In 2007, Deni Béchard’s novel, Vandal Love, won the Commonwealth Writers’ Prize for best first book, but the Canadian-American author was missing from the U.S. scene until Milkweed Editions released Béchard’s novel (starred by PW) as well as a brand-new memoir called Cures for Hunger. In it, Béchard reveals his own novel-worthy tale: how the son of a French-Canadian bank robber grew up to be a globe-hopping journalist and award-winning author.
“I was 13 when my mother told me my father had been a bank robber,” Béchard tells Show Daily during some downtime between events in Ottawa and Toronto. “But I’d always suspected he was a criminal. I recall being aware for a long time that something was different about him and then being very relieved to have this intuition confirmed at last.” The discovery gave Béchard the confidence to pursue his dream of becoming a writer: “If my father could rob banks, then I should be allowed to do anything.” His father’s misadventures also inspired Béchard “to live as big as he had and test my boundaries.”
Béchard developed a tendency for genre hopping and adventure seeking, which has taken him to some 40 countries during the past 15 years. It was in Afghanistan just a few years ago that Béchard figured out the right approach to the story of himself and his father, which he had begun writing in the mid-1990s, following his father’s death. “I rewrote that draft hundreds of times,” he says, which eventually led him to write Vandal Love. “In 2009, I was standing on a rooftop, looking out over Kabul, thinking how difficult it was to describe a place with so much suffering, and then I saw how I could rewrite Cures for Hunger. It came as a flash, and I rewrote the first half of the book in Kabul.”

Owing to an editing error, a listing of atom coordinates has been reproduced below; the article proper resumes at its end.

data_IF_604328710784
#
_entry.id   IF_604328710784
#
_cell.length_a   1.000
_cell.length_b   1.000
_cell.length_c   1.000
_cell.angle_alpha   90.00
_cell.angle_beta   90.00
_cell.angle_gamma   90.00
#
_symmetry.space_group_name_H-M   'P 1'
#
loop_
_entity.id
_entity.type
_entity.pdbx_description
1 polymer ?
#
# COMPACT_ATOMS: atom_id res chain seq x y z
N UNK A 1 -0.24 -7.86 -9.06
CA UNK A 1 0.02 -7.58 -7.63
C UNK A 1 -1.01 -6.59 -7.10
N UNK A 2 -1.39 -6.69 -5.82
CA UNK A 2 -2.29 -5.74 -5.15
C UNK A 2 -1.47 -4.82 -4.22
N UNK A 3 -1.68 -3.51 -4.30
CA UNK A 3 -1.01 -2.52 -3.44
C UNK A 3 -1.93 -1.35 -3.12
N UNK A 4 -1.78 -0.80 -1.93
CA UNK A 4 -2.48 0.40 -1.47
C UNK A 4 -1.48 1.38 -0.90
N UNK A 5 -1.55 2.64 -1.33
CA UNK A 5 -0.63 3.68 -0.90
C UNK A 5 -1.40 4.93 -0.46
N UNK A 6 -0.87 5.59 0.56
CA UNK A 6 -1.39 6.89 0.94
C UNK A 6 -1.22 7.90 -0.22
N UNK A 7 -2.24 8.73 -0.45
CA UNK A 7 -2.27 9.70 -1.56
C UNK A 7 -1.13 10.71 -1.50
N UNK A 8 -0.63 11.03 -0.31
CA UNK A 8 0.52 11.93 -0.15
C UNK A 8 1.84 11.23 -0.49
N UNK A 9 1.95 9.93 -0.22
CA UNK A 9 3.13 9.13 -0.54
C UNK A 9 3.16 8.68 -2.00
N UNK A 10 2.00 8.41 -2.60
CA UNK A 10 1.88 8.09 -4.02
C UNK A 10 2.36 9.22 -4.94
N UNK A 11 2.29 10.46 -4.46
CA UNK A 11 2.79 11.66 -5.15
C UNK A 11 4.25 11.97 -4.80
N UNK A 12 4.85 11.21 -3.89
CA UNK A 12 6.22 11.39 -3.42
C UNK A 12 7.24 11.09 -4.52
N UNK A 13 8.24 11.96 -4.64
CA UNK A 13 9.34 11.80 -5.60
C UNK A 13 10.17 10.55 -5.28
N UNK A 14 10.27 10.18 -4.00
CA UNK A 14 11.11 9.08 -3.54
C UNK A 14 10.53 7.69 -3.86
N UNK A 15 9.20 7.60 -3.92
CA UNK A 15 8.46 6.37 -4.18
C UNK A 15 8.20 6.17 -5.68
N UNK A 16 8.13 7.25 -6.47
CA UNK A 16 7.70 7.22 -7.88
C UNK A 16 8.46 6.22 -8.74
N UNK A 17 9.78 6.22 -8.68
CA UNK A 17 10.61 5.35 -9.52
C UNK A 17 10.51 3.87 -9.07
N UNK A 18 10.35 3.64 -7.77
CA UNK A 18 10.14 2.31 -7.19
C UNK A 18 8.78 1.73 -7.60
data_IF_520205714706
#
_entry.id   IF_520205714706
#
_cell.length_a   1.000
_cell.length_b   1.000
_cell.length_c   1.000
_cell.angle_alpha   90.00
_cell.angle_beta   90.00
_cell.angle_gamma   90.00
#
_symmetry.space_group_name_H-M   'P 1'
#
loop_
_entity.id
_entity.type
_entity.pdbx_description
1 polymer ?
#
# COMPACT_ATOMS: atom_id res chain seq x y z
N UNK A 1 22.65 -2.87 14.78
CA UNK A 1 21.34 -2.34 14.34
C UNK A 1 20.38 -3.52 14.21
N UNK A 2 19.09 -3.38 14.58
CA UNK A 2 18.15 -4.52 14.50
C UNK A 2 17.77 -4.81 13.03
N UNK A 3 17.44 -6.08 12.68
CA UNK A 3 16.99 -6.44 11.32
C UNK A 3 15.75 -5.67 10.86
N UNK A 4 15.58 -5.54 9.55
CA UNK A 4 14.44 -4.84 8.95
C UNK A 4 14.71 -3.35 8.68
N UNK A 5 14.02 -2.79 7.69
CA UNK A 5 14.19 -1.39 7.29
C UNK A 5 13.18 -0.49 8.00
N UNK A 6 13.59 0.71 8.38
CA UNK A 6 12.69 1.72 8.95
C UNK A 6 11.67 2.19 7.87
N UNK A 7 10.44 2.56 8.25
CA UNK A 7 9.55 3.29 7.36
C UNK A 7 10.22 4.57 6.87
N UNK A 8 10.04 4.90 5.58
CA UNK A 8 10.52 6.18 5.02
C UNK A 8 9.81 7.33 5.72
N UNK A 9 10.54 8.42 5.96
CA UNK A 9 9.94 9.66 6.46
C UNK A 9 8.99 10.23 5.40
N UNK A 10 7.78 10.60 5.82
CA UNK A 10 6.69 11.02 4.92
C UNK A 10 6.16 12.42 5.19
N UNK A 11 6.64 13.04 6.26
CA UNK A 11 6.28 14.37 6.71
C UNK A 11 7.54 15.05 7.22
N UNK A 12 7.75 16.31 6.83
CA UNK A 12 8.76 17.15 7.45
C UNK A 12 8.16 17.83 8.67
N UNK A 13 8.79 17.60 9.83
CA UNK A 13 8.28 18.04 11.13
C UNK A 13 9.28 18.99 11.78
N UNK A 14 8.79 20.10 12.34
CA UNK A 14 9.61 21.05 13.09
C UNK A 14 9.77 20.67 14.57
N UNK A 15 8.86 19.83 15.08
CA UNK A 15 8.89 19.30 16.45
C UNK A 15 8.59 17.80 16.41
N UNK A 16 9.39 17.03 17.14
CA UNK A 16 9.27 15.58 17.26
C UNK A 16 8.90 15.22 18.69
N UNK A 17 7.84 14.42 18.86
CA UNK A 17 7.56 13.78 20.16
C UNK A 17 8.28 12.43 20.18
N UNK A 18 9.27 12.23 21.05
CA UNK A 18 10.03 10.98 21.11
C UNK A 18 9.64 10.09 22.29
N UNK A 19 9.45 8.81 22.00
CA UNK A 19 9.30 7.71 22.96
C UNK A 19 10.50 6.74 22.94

Béchard describes writing a memoir as “the hardest thing I’ve ever done. Writing a novel certainly presents other challenges, but none that feels anywhere near as difficult to me.” His next project is an ecological nonfiction report from the Congo: “Like many of us, I am concerned about the environment and want to use whatever tools I have in its favor.” Though his first love was fiction, Béchard has “discovered how much I enjoy nonfiction. With fiction, despite its freedom, it’s a monumental job to create a world and then to people it. With nonfiction, the freedom is in having that world and its people before me, and the challenge is, of course, to recreate it authentically in narrative.”
“However,” he adds, “I am burning to write another novel.”